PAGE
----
The situation is stable with the breakaway men enjoying a three-minute buffer over the peloton.
The polemics continue in Italy after Nibali's failed attack during yesterday's stage.
“There’s not much to clear up but we did speak after the stage,” Nibali confirmed before the start today.
“It was a risk yesterday and perhaps we messed up in the heat of the moment. It was not an easy stage and not a steep climb but Domoulin went well. After his attack nobody wanted to help the chase.”
“There’s not much to clear up but we did speak after the stage,” Nibali confirmed before the start today. “It was a risk yesterday and perhaps we messed up in the heat of the moment. It was not an easy stage and not a steep climb but Domoulin went well. After his attack nobody wanted to help the chase.”
“We know that Dumoulin is very strong and so we’ll start focusing on him more and change our tactics. Now we now what we’ve got to deal with. We made a mistake yesterday but the Giro is still long. Today is a kind of transfer stage and we’ve got to focus on the important stages to come.”
The finish in Foligno is suited to a sprint finish but it will be interesting to see the effects of the aggressive racing will impact the finish.
The 211km stage is very similar to the one of 2014, when Nacer Bouhanni won the sprint, beating Giacomo Nizzolo and Luka Mezgec.
106km remaining from 211km
The six attackers still lead by 3:05.
Astana DS Beppe Martinelli was also questioned about the tactical mistakes of yesterday. He played down a suggestion that Nibali made a mistake by blaming his team car for ordering him to attack.
“Is there a problem? How many times does a football coach make a tactical decision during a match without any problems. If Vincenzo had closed the gap it’d have been a perfect tactic, he didn’t do it… so we made a mistake,” Martinelli said.
To read more about Astana's tactics, click here to see what Paolo Bettini said.
He suggested that "Letting Dumoulin gain seconds is like playing with fire"
The riders are currently passing through the feed zone, taking their musettes to enjoy their lunch at the mid-way point in the stage.
@giroditalia Fri, 13th May 2016 12:47:06
After rain during yesterday's stage, the weather is better today and improving all the time. The roads are damp in the race but the sun is out at the finish.
The early climbs of the stage caused some aggressive racing and splits in the peloton. At one point the peloton was split into three groups with 50 riders up front.
Things have since calmed down but it will be interesting to see who will chase the break today.
92km remaining from 211km
Weather forecasts predict more rain in the days to come, especially for Saturday's dirt road section before Arezzo and then during Sunday's 40km Chianti time trial.
Kung is riding aggressively today in the break. He has a tough relationship with the Giro. He crashed out last year and crashed during the opening time trial in Apeldoorn, after setting a fast intermediate time.
Behind Lotto Soudal and FDJ are leading the chase for Greipel and Demare respectively.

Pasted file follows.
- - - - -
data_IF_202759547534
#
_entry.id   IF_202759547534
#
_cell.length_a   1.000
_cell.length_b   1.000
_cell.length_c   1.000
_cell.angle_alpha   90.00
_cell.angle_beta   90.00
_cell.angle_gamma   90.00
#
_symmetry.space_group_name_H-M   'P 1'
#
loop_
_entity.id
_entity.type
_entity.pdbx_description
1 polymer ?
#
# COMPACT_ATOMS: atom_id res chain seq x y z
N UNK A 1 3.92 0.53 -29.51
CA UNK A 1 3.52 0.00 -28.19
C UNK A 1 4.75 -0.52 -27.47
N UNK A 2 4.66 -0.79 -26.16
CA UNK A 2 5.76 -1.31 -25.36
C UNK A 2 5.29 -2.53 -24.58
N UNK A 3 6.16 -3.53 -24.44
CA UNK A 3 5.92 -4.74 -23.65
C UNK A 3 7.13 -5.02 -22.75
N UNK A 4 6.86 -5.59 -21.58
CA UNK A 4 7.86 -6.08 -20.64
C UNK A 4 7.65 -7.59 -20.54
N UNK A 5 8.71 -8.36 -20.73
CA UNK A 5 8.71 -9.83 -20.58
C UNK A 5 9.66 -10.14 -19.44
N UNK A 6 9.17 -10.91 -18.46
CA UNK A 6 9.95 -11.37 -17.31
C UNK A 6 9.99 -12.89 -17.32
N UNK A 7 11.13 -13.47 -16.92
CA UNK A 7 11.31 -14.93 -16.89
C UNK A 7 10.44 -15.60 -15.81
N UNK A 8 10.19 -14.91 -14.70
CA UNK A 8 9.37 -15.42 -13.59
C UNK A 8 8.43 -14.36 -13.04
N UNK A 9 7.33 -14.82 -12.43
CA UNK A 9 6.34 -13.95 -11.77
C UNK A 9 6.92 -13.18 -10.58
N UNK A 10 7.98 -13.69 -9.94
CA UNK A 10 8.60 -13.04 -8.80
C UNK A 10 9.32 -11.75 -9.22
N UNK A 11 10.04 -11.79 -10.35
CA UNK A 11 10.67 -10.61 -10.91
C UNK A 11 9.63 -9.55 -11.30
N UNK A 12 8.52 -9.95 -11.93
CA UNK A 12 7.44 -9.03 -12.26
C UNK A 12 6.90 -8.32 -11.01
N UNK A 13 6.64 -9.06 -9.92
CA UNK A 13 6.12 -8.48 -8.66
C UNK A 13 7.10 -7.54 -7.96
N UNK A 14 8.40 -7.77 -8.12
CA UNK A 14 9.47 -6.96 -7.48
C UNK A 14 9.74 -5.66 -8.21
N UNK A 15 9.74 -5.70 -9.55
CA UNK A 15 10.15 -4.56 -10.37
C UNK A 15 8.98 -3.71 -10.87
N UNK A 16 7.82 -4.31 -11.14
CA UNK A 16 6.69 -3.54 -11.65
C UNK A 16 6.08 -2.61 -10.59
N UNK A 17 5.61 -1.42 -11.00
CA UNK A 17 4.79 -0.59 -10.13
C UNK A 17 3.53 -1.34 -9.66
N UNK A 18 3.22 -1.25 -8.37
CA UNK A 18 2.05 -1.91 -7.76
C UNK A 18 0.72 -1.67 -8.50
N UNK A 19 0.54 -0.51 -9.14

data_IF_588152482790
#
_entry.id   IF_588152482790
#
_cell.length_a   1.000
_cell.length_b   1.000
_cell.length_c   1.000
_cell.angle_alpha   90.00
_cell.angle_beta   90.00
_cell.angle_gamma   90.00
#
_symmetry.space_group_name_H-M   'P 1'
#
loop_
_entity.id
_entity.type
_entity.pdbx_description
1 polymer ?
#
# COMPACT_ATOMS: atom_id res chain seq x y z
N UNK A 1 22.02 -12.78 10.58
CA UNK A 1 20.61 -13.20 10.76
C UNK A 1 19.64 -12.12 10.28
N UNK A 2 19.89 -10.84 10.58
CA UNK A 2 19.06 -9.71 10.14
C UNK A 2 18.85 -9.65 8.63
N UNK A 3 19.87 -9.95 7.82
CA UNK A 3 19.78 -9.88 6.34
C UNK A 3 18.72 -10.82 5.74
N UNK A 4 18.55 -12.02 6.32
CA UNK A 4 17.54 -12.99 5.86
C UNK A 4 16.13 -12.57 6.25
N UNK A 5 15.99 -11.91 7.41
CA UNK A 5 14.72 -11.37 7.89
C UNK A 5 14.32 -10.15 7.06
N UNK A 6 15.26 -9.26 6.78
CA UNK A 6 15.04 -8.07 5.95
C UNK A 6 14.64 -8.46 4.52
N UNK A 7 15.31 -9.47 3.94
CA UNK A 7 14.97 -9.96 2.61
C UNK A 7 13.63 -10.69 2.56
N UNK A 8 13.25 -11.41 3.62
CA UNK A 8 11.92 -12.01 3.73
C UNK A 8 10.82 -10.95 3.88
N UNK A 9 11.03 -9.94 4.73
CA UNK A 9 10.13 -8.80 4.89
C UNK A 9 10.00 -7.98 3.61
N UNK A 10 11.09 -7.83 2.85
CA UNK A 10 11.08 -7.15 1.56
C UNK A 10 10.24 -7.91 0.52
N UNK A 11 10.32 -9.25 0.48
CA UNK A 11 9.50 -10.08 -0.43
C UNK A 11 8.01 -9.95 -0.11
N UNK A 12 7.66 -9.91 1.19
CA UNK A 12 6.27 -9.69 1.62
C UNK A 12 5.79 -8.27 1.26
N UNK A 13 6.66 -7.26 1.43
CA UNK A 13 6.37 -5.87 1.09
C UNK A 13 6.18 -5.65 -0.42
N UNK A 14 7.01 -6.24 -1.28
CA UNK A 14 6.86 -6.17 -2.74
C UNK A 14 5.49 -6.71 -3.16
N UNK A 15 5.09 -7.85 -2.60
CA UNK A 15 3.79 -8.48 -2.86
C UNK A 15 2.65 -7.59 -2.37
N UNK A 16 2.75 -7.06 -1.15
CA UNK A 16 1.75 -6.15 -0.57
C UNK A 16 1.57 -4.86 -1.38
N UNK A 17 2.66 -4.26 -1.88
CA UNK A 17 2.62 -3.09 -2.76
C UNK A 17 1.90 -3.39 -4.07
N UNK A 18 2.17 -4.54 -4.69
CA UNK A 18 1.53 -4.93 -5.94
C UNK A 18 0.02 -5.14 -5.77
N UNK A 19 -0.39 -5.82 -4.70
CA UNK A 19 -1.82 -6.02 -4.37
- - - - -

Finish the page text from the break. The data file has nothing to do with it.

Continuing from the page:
86km remaining from 211km
The riders are now on the valley road after Rieti. They will soon drop down to Terni and then face the final climb of the day: the Valico della somma.
After the steady climb it will be a downhill run virtually on the road to Foligno.
Valerio Agnoli is riding i support of Vincenzo Nibali at the Giro d'Italia but is also celebrating fatherhood today after his partner gave birth to a baby boy. According to reports they have opted to call him Luis Leon.
Crash. There's a Movistar rider down on the ground and this does not look good.
It's Javi Moreno and there are two doctors and one Movistar staff member tending to him as he lies flat on the ground. He's conscious and moving, but he has obviously taken a huge knock there.
Doctors are holding Moreno's neck in place and the rider points to his shoulder. Is this a collarbone injury? What's certain is that his Giro is over, and he's being put into an ambulance on a stretcher.
While Moreno heads to hospital, the race goes on, and Alejandro Valverde has lost a key support rider.
We'll bring you an update on Moreno's condition as soon as we know more.
We have confirmation that Moreno has fractured his collarbone. The race doctor tending to the Spaniard was certain of it, and told the moto cameraman.
70km remaining from 211km
Meanwhile, back in the race, we're approaching the 70km-to-go mark and the breakaway riders have a lead of three minutes.
FDJ currently lead the peloton, working for Arnaud Demare, who has finished second on two occasions so far at this Giro. Behind the white and blue jerseys are Lotto Soudal, looking to set Greipel up for a second stage win. Then it's Giant-Alpecin, keeping Dumoulin safe and sound.
We've just come through Marmore, with riders within reach of the spray coming off a huge, 165-metre manmade waterfall.
FDJ and Lotto continue to drive this. No sign of Etixx-QuickStep at this point - they'll just want Marcel Kittel to get over this upcoming climb before they think about working for the finale.
It won't be long before the riders hit the bottom of this cat-4 climb, so here's a reminder of the stage profile.
As the riders make their way up the lower slopes of the climb, the pac in the bunch has caused the breakaway's lead to come down to under the 2-minute mark.
Lotto and FDJ still at the front, GC teams not far behind. It's a steady pace at the moment, no attacks and no real pressure being applied at the moment.
1:20 is the gap now. The sprinters' teams will be happy to keep this steady now. They'll want to keep this break dangling out there so that the race doesn't come back together and encourage further attacks.
A nice shot of the Italian Apennines on the approach to this climb
Attack. Damiano Cunego goes, taking a Nippo teammate with him. The Italian wants to pick up the final KOM points on offer at the top of this climb. Tim Wellens moved ahead of him on the provisional standings earlier today on the second-category climb, so Cunego wants to make sure he stays in the blue jersey tomorrow.
Cunego has 30 seconds, while Dimension Data hit the front of the bunch.
With six men in the break, Cunego has to get over to the break to have any chance of getting a KOM point. We're ne